Use this URL to cite or link to this record in EThOS:
Title: The Okinawan New Wave : film culture of the post-reversion Okinawan youth
Author: Fujiki, Kosuke
ISNI:       0000 0004 9351 2549
Awarding Body: King's College London
Current Institution: King's College London (University of London)
Date of Award: 2017
Availability of Full Text:
Access from EThOS:
Full text unavailable from EThOS. Restricted access.
Access from Institution:
This thesis examines the output of filmmakers who were active in Okinawa during the mid-1980s through the 2000s, filmmakers whom I identify as “Okinawan New Wave.” In response to cataclysmic changes accompanying Okinawa’s economic and ideological assimilation to mainland Japan subsequent to the 1972 reversion of sovereignty from the US to Japan, the ascending generation of Okinawan youth asserted in diverse channels of popular entertainment their own hybrid culture as the principal feature of their distinct identity. A group of university-educated cinephiles, led by Nakae Yūji, first undertook writing and publishing their film reviews and then began making 8-mm features in the mid-1980s. Following in the footsteps of their predecessor and art-cinema maverick Takamine Gō, these filmmakers not only departed ideologically from contemporaneous Japanese films which were presenting Okinawa as an exotic Other within the Japanese national boundaries, but also wholeheartedly embraced the aesthetics of popular cinema, with the intention to attract the local audiences. Through assigning the term “Okinawan New Wave” to this youth movement within the local film culture, I aim to offer reassessment of the local popular cinema that had been dismissed as merely reproducing the dominant stereotypes of Okinawa then present in Japanese cinema. In analysing New Wave films, this thesis traces the advent, development, and decline of the Okinawan New Wave and scrutinizes their commercial breakthrough with the omnibus film, Pineapple Tours (Makiya Tsutomu, Nakae Yūji, and Tōma Hayashi, 1992), and the consequences of Nakae’s nationwide success with Nabbie’s Love (1999), which unleashed both the widespread media attention to Okinawa and exploitation of cinematic tropes of films set in Okinawa (Okinawa eiga) by mainland Japanese cinema and television dramas. By exhuming the Okinawan New Wave’s affirmation of cultural hybridity and also destabilization of the previously received notions of nationhood, this thesis highlights the enduring significance of new wave cinema for local youth culture.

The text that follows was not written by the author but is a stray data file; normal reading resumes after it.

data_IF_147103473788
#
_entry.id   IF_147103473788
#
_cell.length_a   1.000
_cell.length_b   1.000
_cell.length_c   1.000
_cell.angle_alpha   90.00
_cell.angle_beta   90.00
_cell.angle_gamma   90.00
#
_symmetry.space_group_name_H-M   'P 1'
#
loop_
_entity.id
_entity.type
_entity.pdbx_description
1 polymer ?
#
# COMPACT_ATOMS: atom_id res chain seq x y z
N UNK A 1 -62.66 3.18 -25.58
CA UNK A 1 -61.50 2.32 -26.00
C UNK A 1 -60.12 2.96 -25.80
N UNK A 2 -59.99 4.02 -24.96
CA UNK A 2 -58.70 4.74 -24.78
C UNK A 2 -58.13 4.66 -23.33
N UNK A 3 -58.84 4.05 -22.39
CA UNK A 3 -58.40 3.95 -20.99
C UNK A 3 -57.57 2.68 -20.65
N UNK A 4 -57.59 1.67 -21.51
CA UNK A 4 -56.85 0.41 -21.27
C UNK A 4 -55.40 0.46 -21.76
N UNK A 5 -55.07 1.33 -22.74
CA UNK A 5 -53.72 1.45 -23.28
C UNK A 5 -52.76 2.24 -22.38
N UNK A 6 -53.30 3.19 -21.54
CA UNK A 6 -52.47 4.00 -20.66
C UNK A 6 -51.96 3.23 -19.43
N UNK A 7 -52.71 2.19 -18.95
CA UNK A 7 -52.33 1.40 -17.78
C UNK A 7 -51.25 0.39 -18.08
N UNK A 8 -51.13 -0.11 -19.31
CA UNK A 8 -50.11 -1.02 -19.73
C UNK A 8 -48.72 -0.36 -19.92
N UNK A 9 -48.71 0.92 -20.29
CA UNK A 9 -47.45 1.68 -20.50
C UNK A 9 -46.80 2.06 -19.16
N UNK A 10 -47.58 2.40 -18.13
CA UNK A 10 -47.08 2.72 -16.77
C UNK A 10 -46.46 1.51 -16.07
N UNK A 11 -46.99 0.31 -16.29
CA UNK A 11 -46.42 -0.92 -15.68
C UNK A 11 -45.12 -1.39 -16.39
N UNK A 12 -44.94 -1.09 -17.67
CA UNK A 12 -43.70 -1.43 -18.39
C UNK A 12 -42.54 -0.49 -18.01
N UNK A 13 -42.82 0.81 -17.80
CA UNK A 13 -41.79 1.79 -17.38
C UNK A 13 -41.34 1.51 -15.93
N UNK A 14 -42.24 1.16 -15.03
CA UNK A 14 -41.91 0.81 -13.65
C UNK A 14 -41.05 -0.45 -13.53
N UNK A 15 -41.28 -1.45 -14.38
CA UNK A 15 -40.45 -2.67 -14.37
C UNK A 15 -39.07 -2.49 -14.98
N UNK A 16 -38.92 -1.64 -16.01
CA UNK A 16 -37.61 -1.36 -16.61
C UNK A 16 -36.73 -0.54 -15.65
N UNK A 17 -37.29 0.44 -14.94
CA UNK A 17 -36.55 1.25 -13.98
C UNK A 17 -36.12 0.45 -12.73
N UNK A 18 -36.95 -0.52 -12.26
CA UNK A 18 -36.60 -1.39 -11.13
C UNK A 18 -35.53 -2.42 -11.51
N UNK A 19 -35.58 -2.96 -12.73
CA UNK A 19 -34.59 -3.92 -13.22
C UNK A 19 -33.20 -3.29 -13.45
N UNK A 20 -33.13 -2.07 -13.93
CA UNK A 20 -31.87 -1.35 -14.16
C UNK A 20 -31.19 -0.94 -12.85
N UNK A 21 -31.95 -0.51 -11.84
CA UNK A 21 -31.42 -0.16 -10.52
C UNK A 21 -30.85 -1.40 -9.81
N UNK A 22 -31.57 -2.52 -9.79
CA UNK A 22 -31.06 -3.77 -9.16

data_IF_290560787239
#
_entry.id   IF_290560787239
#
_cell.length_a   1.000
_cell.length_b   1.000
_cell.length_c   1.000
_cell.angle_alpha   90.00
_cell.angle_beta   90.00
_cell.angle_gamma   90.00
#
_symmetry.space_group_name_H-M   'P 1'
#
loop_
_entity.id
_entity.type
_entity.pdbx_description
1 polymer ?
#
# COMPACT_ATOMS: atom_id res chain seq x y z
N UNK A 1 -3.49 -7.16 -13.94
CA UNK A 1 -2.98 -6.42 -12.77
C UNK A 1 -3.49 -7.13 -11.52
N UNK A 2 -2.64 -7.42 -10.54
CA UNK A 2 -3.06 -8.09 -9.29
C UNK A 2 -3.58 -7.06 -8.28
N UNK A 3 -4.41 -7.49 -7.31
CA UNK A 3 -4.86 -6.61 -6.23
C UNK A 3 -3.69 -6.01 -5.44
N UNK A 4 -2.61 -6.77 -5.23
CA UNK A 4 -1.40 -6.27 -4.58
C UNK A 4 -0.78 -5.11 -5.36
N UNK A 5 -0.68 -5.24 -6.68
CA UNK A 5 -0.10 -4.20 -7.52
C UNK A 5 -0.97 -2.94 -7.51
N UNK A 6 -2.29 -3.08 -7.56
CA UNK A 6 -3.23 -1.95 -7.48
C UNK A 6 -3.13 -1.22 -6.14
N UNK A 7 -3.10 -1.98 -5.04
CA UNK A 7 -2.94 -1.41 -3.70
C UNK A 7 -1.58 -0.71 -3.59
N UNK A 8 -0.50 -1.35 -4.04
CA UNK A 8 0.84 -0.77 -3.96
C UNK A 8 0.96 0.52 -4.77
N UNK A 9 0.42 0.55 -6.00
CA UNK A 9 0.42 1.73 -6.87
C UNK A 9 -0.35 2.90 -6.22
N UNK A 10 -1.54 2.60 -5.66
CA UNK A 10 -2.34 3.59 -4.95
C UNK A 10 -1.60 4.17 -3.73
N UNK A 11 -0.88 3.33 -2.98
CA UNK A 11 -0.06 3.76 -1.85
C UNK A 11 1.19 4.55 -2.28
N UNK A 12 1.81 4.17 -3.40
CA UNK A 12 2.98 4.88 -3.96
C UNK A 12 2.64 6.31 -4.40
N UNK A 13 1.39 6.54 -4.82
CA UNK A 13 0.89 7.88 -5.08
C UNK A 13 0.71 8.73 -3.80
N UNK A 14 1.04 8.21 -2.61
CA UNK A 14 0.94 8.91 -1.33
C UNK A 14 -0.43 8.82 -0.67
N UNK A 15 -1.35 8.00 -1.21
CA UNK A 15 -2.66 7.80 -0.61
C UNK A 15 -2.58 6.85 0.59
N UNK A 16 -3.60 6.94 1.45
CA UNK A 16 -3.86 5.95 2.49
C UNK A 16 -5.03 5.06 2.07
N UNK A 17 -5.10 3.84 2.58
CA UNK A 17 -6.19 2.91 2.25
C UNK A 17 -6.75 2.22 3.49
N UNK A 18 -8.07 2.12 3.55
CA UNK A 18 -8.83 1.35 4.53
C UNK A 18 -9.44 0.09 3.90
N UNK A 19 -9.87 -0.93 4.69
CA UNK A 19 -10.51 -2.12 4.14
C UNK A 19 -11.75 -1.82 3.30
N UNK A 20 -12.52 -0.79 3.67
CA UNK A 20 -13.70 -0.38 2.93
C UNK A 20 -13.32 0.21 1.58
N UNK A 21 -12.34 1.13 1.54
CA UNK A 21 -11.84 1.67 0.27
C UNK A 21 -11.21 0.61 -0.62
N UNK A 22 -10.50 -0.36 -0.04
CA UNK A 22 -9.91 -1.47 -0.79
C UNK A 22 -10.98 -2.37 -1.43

Supervisor: Choi, Jinhee ; Betz, Mark William Sponsor: Not available
Qualification Name: Thesis (Ph.D.) Qualification Level: Doctoral
EThOS ID:  DOI: Not available